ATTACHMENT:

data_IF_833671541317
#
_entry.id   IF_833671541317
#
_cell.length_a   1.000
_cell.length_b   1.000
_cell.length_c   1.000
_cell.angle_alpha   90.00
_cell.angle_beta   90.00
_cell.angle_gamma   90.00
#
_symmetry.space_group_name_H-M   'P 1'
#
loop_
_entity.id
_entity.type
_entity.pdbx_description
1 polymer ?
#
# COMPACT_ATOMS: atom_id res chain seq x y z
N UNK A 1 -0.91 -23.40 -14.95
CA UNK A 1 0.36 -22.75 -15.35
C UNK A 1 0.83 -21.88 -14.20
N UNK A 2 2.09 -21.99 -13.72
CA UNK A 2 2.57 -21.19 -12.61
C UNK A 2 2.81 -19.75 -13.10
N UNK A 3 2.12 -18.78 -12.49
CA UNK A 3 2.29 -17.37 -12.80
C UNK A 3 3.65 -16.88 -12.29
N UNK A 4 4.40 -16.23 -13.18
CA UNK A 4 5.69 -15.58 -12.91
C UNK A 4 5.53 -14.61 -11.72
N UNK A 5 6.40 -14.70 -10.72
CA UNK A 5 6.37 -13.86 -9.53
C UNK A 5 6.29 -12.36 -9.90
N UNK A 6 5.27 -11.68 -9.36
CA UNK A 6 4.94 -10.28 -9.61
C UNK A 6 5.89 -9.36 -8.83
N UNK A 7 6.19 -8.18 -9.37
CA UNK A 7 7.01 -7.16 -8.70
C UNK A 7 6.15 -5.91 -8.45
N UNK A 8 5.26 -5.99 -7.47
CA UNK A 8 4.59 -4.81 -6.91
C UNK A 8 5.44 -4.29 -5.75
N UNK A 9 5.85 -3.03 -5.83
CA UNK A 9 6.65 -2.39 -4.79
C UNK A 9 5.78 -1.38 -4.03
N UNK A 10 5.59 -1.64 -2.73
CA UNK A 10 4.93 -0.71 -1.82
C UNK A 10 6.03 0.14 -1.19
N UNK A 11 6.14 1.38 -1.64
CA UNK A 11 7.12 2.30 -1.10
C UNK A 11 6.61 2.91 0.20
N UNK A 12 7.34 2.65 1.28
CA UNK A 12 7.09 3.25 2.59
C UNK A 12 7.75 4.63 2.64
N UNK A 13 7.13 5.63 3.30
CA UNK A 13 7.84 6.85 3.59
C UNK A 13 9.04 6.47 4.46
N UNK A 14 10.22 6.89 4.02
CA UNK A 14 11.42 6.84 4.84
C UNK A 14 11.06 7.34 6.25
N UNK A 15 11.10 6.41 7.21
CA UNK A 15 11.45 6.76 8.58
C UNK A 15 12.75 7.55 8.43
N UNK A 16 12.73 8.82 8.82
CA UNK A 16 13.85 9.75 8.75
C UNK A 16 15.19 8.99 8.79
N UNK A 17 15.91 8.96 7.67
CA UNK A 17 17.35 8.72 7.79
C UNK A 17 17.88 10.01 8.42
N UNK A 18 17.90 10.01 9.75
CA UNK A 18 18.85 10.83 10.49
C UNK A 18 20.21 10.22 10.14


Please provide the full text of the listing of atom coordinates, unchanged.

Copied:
data_IF_833671541317
#
_entry.id   IF_833671541317
#
_cell.length_a   1.000
_cell.length_b   1.000
_cell.length_c   1.000
_cell.angle_alpha   90.00
_cell.angle_beta   90.00
_cell.angle_gamma   90.00
#
_symmetry.space_group_name_H-M   'P 1'
#
loop_
_entity.id
_entity.type
_entity.pdbx_description
1 polymer ?
#
# COMPACT_ATOMS: atom_id res chain seq x y z
N UNK A 1 -0.91 -23.40 -14.95
CA UNK A 1 0.36 -22.75 -15.35
C UNK A 1 0.83 -21.88 -14.20
N UNK A 2 2.09 -21.99 -13.72
CA UNK A 2 2.57 -21.19 -12.61
C UNK A 2 2.81 -19.75 -13.10
N UNK A 3 2.12 -18.78 -12.49
CA UNK A 3 2.29 -17.37 -12.80
C UNK A 3 3.65 -16.88 -12.29
N UNK A 4 4.40 -16.23 -13.18
CA UNK A 4 5.69 -15.58 -12.91
C UNK A 4 5.53 -14.61 -11.72
N UNK A 5 6.40 -14.70 -10.72
CA UNK A 5 6.37 -13.86 -9.53
C UNK A 5 6.29 -12.36 -9.90
N UNK A 6 5.27 -11.68 -9.36
CA UNK A 6 4.94 -10.28 -9.61
C UNK A 6 5.89 -9.36 -8.83
N UNK A 7 6.19 -8.18 -9.37
CA UNK A 7 7.01 -7.16 -8.70
C UNK A 7 6.15 -5.91 -8.45
N UNK A 8 5.26 -5.99 -7.47
CA UNK A 8 4.59 -4.81 -6.91
C UNK A 8 5.44 -4.29 -5.75
N UNK A 9 5.85 -3.03 -5.83
CA UNK A 9 6.65 -2.39 -4.79
C UNK A 9 5.78 -1.38 -4.03
N UNK A 10 5.59 -1.64 -2.73
CA UNK A 10 4.93 -0.71 -1.82
C UNK A 10 6.03 0.14 -1.19
N UNK A 11 6.14 1.38 -1.64
CA UNK A 11 7.12 2.30 -1.10
C UNK A 11 6.61 2.91 0.20
N UNK A 12 7.34 2.65 1.28
CA UNK A 12 7.09 3.25 2.59
C UNK A 12 7.75 4.63 2.64
N UNK A 13 7.13 5.63 3.30
CA UNK A 13 7.84 6.85 3.59
C UNK A 13 9.04 6.47 4.46
N UNK A 14 10.22 6.89 4.02
CA UNK A 14 11.42 6.84 4.84
C UNK A 14 11.06 7.34 6.25
N UNK A 15 11.10 6.41 7.21
CA UNK A 15 11.45 6.76 8.58
C UNK A 15 12.75 7.55 8.43
N UNK A 16 12.73 8.82 8.82
CA UNK A 16 13.85 9.75 8.75
C UNK A 16 15.19 8.99 8.79
N UNK A 17 15.91 8.96 7.67
CA UNK A 17 17.35 8.72 7.79
C UNK A 17 17.88 10.01 8.42
N UNK A 18 17.90 10.01 9.75
CA UNK A 18 18.85 10.83 10.49
C UNK A 18 20.21 10.22 10.14